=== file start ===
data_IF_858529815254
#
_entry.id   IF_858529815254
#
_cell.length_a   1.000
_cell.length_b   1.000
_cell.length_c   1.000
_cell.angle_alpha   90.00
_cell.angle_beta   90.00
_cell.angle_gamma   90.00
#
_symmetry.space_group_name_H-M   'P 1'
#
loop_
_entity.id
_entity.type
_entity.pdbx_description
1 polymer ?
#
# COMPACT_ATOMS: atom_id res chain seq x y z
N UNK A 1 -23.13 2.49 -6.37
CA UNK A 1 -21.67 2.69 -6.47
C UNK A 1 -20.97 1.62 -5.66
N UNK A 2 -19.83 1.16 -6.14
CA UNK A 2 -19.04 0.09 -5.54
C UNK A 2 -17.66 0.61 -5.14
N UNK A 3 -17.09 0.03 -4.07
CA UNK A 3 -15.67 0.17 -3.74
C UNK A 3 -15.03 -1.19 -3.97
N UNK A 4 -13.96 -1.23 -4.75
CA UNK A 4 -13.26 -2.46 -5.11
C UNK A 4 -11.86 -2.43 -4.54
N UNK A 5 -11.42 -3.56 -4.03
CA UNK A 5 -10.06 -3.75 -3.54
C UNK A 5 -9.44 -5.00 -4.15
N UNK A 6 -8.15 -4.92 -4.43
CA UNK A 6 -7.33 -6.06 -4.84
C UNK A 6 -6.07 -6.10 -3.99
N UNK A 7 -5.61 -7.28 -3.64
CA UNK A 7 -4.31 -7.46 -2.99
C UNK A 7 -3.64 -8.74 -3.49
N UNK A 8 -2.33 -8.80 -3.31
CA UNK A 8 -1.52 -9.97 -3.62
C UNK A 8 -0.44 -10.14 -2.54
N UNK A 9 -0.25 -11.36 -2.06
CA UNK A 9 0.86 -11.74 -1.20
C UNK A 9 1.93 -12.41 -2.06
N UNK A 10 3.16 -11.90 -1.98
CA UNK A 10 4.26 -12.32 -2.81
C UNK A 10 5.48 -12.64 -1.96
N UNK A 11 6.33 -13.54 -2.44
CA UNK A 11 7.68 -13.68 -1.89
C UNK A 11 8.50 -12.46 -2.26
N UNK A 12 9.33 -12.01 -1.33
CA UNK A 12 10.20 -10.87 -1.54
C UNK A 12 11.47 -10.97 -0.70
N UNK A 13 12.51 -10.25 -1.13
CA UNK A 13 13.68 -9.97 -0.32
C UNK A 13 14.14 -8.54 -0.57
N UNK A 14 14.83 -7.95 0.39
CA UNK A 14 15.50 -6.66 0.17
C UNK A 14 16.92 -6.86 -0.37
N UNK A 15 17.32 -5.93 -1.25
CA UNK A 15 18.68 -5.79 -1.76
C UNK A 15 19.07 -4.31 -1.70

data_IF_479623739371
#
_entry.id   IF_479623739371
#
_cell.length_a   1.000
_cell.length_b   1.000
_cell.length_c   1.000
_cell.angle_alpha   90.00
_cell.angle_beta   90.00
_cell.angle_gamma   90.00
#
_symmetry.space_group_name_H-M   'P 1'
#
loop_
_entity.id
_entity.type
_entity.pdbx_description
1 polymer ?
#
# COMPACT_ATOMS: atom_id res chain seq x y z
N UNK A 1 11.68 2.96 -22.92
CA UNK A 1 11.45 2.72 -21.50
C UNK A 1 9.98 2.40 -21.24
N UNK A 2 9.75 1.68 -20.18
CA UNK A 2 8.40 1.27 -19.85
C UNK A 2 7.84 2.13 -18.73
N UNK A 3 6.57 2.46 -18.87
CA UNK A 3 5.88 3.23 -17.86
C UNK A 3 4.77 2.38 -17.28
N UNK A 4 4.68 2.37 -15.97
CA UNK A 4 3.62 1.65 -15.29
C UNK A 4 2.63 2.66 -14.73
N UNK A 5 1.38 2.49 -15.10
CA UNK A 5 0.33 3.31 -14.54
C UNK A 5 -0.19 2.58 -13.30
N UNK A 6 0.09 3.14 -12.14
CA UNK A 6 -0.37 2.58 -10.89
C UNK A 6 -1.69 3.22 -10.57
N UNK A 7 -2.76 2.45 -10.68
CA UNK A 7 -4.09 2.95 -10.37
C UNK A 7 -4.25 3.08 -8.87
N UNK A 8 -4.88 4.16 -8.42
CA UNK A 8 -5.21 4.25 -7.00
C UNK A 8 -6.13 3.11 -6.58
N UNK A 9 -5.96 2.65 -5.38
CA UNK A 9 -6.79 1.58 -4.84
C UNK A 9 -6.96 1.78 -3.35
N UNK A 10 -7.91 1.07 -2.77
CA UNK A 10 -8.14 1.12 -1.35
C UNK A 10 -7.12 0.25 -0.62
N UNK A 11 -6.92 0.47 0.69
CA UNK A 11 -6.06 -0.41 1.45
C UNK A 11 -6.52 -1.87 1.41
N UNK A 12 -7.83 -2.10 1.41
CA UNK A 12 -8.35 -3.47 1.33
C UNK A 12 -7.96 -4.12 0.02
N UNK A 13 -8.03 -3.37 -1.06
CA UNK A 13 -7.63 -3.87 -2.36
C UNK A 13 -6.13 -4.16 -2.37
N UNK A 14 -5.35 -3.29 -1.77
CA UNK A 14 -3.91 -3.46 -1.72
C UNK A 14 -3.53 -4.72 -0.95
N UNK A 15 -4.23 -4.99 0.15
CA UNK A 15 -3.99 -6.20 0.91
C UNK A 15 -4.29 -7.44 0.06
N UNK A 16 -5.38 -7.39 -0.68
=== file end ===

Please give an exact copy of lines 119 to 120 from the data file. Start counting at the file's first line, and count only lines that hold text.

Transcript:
N UNK A 12 -7.83 -2.10 1.41
CA UNK A 12 -8.35 -3.47 1.33